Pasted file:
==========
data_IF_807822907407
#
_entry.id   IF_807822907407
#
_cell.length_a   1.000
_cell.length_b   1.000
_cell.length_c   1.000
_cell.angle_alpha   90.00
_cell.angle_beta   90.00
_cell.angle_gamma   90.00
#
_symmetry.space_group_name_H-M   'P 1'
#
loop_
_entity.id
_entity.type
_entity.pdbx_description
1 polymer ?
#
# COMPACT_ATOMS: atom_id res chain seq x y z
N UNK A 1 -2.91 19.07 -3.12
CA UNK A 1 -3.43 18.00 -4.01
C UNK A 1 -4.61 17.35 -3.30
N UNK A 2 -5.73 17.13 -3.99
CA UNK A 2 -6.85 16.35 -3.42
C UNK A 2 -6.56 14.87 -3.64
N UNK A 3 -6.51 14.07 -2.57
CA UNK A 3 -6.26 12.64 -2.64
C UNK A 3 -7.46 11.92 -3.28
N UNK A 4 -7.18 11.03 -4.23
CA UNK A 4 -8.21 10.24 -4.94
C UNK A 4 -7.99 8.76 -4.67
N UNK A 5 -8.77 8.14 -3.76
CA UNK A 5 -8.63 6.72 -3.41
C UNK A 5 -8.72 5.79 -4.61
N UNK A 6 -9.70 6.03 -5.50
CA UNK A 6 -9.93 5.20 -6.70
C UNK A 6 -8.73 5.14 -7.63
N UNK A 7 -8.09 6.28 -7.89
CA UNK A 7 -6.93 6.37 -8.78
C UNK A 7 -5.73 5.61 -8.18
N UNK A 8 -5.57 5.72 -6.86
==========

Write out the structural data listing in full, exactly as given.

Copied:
data_IF_807822907407
#
_entry.id   IF_807822907407
#
_cell.length_a   1.000
_cell.length_b   1.000
_cell.length_c   1.000
_cell.angle_alpha   90.00
_cell.angle_beta   90.00
_cell.angle_gamma   90.00
#
_symmetry.space_group_name_H-M   'P 1'
#
loop_
_entity.id
_entity.type
_entity.pdbx_description
1 polymer ?
#
# COMPACT_ATOMS: atom_id res chain seq x y z
N UNK A 1 -2.91 19.07 -3.12
CA UNK A 1 -3.43 18.00 -4.01
C UNK A 1 -4.61 17.35 -3.30
N UNK A 2 -5.73 17.13 -3.99
CA UNK A 2 -6.85 16.35 -3.42
C UNK A 2 -6.56 14.87 -3.64
N UNK A 3 -6.51 14.07 -2.57
CA UNK A 3 -6.26 12.64 -2.64
C UNK A 3 -7.46 11.92 -3.28
N UNK A 4 -7.18 11.03 -4.23
CA UNK A 4 -8.21 10.24 -4.94
C UNK A 4 -7.99 8.76 -4.67
N UNK A 5 -8.77 8.14 -3.76
CA UNK A 5 -8.63 6.72 -3.41
C UNK A 5 -8.72 5.79 -4.61
N UNK A 6 -9.70 6.03 -5.50
CA UNK A 6 -9.93 5.20 -6.70
C UNK A 6 -8.73 5.14 -7.63
N UNK A 7 -8.09 6.28 -7.89
CA UNK A 7 -6.93 6.37 -8.78
C UNK A 7 -5.73 5.61 -8.18
N UNK A 8 -5.57 5.72 -6.86